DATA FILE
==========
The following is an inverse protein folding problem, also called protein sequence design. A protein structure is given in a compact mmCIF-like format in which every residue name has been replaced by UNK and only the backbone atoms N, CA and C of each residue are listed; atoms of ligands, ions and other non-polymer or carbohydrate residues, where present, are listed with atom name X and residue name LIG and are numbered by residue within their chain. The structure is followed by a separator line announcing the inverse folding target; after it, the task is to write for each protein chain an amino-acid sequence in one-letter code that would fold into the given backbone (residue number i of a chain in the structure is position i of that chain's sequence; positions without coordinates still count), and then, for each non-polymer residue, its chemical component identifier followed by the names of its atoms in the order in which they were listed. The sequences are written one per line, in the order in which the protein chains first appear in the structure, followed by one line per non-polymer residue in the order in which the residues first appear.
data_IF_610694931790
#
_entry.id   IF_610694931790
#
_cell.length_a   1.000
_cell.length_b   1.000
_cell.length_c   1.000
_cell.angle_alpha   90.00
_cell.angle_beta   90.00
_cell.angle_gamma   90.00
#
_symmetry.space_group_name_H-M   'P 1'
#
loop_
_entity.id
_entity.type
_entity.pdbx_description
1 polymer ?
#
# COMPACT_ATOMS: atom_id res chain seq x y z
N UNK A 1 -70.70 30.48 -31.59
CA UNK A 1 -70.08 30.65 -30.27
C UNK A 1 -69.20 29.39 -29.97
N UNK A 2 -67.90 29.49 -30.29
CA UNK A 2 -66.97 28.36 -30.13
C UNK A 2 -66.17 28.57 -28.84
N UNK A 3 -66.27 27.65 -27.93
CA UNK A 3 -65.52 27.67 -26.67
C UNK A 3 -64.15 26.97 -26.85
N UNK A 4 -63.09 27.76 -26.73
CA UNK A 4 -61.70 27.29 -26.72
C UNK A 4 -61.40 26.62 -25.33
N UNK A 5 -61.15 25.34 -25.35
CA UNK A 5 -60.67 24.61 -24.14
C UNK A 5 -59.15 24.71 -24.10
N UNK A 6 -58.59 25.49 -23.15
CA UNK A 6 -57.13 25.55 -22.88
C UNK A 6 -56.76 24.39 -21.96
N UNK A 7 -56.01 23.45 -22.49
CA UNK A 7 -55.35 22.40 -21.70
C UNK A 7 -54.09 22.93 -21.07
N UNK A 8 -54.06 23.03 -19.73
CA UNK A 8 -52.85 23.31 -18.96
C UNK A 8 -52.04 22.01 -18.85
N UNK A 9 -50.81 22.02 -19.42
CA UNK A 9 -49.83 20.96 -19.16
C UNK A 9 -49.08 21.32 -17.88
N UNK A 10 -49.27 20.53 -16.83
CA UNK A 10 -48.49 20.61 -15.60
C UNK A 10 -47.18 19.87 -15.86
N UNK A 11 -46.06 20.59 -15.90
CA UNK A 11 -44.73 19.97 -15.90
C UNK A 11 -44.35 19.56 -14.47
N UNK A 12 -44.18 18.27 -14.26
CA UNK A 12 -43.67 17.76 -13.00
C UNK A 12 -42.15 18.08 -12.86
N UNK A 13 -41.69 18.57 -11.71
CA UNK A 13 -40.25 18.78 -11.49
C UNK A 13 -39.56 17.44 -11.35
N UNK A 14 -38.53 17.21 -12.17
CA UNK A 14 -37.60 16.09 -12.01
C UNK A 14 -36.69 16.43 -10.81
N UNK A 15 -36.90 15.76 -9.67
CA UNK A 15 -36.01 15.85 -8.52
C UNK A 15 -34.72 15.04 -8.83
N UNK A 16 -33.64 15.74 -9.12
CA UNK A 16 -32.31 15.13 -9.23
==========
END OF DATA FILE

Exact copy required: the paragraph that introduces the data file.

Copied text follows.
The following is an inverse protein folding problem, also called protein sequence design. A protein structure is given in a compact mmCIF-like format in which every residue name has been replaced by UNK and only the backbone atoms N, CA and C of each residue are listed; atoms of ligands, ions and other non-polymer or carbohydrate residues, where present, are listed with atom name X and residue name LIG and are numbered by residue within their chain. The structure is followed by a separator line announcing the inverse folding target; after it, the task is to write for each protein chain an amino-acid sequence in one-letter code that would fold into the given backbone (residue number i of a chain in the structure is position i of that chain's sequence; positions without coordinates still count), and then, for each non-polymer residue, its chemical component identifier followed by the names of its atoms in the order in which they were listed. The sequences are written one per line, in the order in which the protein chains first appear in the structure, followed by one line per non-polymer residue in the order in which the residues first appear.